Transcription (as described in previous section) as a means of information transfer is simple to understand. DNA and RNA are chemically and structurally similar, and DNA can act as a direct template for the synthesis of RNA through complementary base-pairing. As the term transcription signifies, it is as if a message written out by hand were being converted, say into a typewritten text. The language itself and the form of the message do not change, and the symbols used are closely related. [p. 244]
In contrast, the conversion of the information contained in RNA into an amino acid requires translation from one language to another, using different symbols. Like taking the letters ‘H’, ‘A’ and ‘T’ and converting them into an actual hat.
Using 3-letter words (called a codon), the four letters of the genetic code can be arranged in 64 unique combinations. Below is a table [figure 7-27] that shows the specific mapping of each codon into a specific amino acid.
The mRNA molecule consists of a string of nucleotides, U, A, G and C. How this string gets interpreted depends on where the translation begins. For any particular string of nucleotides, three different reading frames are possible, each one of them representing a different sequence of amino acids. See the example below [figure 7-28]:
The site at which protein synthesis begins on an mRNA is crucial, because it sets the reading frame for the entire message. An error of one nucleotide either way at this stage will cause every subsequent codon in the mRNA to be misread, resulting in a nonfunctional protein with a garbled sequence of amino acids. [p. 253]
There are a couple of interesting implications to this. For one thing, the decision has to be made which reading frame will be used. A special signaling protein will be applied, providing a local, tactical explanation, but one that does not provide how the location is determined. Also, it should be noted that a point-mutation in the DNA for this gene will necessarily cause the wrong nucleotide to be included in the mRNA. This will result in the wrong amino acids being translated, and therefore the wrong protein assembled. The wrong protein will likely be ineffectual, leading to a detrimental effect on the cell, and perhaps the entire organism. Several genetic diseases are related to this kind of mutation. Alternatively, the likelihood that a positive effect will take place within the cell, one where an altered protein will function better than the one originally coded seems highly unlikely.
Another variable to consider is the fact that a particular gene that is transcribed into mRNA can be spliced in multiple ways in order to produce different proteins:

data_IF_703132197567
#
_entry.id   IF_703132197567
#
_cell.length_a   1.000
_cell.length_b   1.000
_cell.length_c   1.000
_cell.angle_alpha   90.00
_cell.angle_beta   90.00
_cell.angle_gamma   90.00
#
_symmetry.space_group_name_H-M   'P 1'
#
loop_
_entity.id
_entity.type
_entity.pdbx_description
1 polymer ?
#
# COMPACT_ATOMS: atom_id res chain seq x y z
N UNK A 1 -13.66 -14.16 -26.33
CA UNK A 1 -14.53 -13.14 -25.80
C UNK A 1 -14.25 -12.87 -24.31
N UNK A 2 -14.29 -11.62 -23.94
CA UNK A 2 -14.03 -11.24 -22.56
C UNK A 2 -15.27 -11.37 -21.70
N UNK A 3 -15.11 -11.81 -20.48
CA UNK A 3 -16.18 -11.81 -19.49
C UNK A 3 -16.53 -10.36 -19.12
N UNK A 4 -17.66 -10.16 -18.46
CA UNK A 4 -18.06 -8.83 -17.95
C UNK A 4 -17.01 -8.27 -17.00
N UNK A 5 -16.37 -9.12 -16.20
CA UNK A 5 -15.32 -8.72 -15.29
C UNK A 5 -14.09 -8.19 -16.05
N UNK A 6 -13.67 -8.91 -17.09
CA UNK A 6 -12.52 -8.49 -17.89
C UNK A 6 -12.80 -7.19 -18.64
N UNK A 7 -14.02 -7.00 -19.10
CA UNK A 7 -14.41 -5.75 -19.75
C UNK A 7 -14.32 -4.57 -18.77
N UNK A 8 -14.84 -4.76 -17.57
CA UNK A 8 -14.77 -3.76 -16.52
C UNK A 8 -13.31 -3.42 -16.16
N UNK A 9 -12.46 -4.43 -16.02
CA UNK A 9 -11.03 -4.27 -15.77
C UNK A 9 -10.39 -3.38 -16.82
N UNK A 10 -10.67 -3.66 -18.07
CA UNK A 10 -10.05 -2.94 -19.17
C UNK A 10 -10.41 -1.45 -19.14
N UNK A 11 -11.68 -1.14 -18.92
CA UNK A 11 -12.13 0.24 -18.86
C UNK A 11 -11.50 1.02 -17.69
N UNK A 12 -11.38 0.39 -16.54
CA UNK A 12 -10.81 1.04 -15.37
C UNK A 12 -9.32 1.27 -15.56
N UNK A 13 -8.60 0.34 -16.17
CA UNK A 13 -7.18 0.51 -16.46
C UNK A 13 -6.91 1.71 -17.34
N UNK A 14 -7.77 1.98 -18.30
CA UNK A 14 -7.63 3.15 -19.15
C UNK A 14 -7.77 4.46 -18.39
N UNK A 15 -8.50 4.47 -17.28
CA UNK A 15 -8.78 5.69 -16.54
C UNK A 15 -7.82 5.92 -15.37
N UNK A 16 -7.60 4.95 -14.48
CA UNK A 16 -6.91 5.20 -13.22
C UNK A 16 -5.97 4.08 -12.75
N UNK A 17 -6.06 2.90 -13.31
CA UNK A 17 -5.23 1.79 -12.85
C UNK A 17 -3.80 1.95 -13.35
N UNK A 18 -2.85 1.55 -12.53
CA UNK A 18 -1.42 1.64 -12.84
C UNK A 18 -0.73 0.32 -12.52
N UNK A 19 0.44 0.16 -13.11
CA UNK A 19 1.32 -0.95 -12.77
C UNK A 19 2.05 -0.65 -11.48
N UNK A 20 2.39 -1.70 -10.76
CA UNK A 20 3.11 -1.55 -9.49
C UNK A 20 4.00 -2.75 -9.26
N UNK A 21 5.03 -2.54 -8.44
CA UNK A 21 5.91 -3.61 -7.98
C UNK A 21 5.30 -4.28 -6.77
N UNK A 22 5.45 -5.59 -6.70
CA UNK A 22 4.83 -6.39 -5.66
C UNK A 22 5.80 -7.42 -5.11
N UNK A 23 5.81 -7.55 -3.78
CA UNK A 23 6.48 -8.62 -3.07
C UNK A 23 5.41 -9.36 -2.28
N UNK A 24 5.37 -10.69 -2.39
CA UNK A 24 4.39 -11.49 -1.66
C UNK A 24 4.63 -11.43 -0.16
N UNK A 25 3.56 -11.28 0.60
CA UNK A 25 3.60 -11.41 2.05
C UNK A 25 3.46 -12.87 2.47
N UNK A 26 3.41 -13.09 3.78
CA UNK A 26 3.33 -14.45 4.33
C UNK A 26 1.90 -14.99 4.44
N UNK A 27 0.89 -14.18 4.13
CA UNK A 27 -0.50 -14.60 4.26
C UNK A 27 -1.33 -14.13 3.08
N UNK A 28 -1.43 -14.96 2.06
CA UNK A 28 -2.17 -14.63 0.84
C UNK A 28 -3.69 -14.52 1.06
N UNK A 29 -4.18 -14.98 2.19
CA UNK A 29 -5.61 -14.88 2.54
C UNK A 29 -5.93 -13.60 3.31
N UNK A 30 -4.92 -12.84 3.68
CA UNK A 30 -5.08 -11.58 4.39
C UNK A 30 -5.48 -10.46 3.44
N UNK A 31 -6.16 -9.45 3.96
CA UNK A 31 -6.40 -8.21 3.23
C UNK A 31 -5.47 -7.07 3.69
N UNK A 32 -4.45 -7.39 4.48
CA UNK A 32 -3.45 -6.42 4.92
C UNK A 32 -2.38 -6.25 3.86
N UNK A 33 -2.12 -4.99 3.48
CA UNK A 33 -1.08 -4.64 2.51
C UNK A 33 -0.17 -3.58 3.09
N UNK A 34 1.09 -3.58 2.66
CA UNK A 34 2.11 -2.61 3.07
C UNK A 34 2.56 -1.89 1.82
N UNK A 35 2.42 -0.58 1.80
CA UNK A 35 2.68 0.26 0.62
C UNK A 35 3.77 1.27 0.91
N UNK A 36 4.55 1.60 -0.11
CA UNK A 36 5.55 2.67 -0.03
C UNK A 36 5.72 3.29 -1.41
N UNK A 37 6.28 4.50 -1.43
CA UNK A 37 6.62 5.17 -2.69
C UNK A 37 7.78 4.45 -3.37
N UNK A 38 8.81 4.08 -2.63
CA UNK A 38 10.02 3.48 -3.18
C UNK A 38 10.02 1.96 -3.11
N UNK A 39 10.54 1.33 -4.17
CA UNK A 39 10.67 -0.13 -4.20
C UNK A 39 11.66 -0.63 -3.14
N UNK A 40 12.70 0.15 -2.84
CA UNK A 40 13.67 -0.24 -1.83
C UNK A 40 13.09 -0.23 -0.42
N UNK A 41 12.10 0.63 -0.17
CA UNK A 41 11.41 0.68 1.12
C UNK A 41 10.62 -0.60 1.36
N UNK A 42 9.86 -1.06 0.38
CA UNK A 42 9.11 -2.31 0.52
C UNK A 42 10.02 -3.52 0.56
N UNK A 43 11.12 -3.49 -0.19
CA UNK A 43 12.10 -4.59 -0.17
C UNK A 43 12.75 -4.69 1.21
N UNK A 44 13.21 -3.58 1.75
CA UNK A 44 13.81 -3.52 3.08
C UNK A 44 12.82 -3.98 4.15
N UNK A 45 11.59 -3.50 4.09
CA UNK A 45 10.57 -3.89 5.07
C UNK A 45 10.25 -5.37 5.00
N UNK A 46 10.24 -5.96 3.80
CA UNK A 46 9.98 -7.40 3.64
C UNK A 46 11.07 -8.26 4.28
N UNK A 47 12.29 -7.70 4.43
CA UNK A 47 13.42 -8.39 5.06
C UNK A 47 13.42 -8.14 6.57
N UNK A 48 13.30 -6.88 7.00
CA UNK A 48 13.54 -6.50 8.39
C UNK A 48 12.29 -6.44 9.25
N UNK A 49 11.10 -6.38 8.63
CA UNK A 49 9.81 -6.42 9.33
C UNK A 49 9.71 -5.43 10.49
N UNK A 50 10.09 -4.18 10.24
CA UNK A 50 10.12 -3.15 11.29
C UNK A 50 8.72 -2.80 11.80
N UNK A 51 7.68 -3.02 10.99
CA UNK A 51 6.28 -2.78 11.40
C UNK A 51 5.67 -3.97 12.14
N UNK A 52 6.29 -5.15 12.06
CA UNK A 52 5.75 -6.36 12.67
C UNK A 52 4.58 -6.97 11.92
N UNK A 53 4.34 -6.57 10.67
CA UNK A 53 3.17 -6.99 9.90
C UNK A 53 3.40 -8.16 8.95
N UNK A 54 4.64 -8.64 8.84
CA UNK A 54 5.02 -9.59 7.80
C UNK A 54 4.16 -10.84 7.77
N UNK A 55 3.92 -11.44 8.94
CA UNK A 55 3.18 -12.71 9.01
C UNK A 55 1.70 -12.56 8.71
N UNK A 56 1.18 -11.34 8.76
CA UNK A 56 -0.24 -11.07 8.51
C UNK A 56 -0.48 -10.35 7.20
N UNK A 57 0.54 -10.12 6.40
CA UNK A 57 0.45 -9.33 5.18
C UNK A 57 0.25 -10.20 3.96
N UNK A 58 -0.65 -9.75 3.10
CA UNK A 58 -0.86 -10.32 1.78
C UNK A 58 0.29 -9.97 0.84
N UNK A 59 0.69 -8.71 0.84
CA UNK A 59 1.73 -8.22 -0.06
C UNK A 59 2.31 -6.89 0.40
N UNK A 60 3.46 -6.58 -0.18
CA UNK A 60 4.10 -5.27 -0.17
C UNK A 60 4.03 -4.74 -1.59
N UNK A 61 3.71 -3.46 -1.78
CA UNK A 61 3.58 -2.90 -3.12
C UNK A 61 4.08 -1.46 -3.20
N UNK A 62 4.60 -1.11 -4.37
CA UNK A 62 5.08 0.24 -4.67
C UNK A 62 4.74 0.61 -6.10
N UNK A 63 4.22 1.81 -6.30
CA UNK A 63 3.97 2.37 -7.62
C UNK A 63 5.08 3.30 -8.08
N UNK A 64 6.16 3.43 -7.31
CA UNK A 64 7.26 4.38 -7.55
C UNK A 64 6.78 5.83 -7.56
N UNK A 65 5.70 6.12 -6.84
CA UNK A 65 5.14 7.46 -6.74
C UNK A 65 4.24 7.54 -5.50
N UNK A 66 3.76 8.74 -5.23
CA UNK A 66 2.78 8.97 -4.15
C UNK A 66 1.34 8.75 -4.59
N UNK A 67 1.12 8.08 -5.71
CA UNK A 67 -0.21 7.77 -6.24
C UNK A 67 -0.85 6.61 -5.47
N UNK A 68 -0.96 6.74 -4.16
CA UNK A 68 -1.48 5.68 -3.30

This represents another example of decisions made, designs selected, and coordination necessary to determine which proteins are produced.
Now for one of the most interesting and amazing aspects of the entire process of protein synthesis. The codons (three letter group of nucleotides) do not chemically or physically relate to amino acids. Several complex steps are required to translate the one to the other. An adapter is required to link the two.
The adapter is called a transfer RNA (tRNA), a molecule that consists of about 80 nucleotides. The tRNA will connect an amino acid on one end and a binding site for the codon, called an anti-codon, to the other. The anti-codon will be a mirror image of the codon being translated.
In order to create the tRNA, it must be ‘charged’. This is done by an aminoacyl-tRNA synthetase, one that covalently bonds the proper amino acid to the tRNA with the appropriate anticodon. [figure 7-33 below] There are exactly 20 of these synthetases, one for each amino acid.
If we could actually see the charging action, it might look something like this: [figure 7-32]
Given some of the flexibility in the 3rd codon to ‘wobble’, all 61 codons can be matched by as few as 31 tRNAs. Humans create about 500 different tRNAs with 48 different anticodons. [p. 248]
At this point it is worth noting that the machine-like synthetase is created with this same process we are reviewing. In other words, they are coded in DNA, transcripted into mRNA, multiple tRNAs charged with a synthetase, and translated into the proteins that make up the 20 different synthetases. This reflects the conundrum we touched upon in chapter 4: